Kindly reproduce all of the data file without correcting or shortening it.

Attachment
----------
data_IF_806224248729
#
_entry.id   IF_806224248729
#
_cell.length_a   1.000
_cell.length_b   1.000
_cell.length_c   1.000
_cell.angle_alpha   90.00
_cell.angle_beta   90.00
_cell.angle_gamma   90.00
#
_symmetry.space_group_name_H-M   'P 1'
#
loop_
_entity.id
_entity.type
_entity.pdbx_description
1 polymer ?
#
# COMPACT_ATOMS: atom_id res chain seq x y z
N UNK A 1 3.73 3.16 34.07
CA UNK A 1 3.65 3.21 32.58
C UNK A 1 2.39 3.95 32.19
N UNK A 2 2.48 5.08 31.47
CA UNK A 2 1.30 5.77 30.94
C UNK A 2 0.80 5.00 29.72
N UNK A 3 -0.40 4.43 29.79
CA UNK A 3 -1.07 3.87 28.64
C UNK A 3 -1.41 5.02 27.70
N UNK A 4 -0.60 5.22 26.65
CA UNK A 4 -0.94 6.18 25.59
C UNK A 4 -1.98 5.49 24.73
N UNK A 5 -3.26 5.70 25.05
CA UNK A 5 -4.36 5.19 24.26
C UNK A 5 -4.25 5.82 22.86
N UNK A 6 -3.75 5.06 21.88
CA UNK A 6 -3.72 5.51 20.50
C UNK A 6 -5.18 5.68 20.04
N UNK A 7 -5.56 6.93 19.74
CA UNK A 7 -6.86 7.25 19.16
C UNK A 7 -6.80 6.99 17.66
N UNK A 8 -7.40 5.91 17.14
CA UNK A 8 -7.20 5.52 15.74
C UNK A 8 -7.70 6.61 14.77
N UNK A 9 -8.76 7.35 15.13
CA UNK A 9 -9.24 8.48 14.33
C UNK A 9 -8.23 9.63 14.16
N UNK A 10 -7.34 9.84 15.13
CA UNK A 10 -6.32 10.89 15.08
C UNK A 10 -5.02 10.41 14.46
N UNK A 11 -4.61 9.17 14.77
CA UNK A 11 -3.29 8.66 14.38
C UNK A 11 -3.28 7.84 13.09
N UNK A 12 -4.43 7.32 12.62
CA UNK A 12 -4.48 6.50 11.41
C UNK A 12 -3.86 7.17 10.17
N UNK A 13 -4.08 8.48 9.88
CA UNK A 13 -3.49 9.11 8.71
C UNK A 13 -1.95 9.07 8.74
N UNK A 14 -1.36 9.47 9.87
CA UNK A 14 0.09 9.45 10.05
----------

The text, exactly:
data_IF_806224248729
#
_entry.id   IF_806224248729
#
_cell.length_a   1.000
_cell.length_b   1.000
_cell.length_c   1.000
_cell.angle_alpha   90.00
_cell.angle_beta   90.00
_cell.angle_gamma   90.00
#
_symmetry.space_group_name_H-M   'P 1'
#
loop_
_entity.id
_entity.type
_entity.pdbx_description
1 polymer ?
#
# COMPACT_ATOMS: atom_id res chain seq x y z
N UNK A 1 3.73 3.16 34.07
CA UNK A 1 3.65 3.21 32.58
C UNK A 1 2.39 3.95 32.19
N UNK A 2 2.48 5.08 31.47
CA UNK A 2 1.30 5.77 30.94
C UNK A 2 0.80 5.00 29.72
N UNK A 3 -0.40 4.43 29.79
CA UNK A 3 -1.07 3.87 28.64
C UNK A 3 -1.41 5.02 27.70
N UNK A 4 -0.60 5.22 26.65
CA UNK A 4 -0.94 6.18 25.59
C UNK A 4 -1.98 5.49 24.73
N UNK A 5 -3.26 5.70 25.05
CA UNK A 5 -4.36 5.19 24.26
C UNK A 5 -4.25 5.82 22.86
N UNK A 6 -3.75 5.06 21.88
CA UNK A 6 -3.72 5.51 20.50
C UNK A 6 -5.18 5.68 20.04
N UNK A 7 -5.56 6.93 19.74
CA UNK A 7 -6.86 7.25 19.16
C UNK A 7 -6.80 6.99 17.66
N UNK A 8 -7.40 5.91 17.14
CA UNK A 8 -7.20 5.52 15.74
C UNK A 8 -7.70 6.61 14.77
N UNK A 9 -8.76 7.35 15.13
CA UNK A 9 -9.24 8.48 14.33
C UNK A 9 -8.23 9.63 14.16
N UNK A 10 -7.34 9.84 15.13
CA UNK A 10 -6.32 10.89 15.08
C UNK A 10 -5.02 10.41 14.46
N UNK A 11 -4.61 9.17 14.77
CA UNK A 11 -3.29 8.66 14.38
C UNK A 11 -3.28 7.84 13.09
N UNK A 12 -4.43 7.32 12.62
CA UNK A 12 -4.48 6.50 11.41
C UNK A 12 -3.86 7.17 10.17
N UNK A 13 -4.08 8.48 9.88
CA UNK A 13 -3.49 9.11 8.71
C UNK A 13 -1.95 9.07 8.74
N UNK A 14 -1.36 9.47 9.87
CA UNK A 14 0.09 9.45 10.05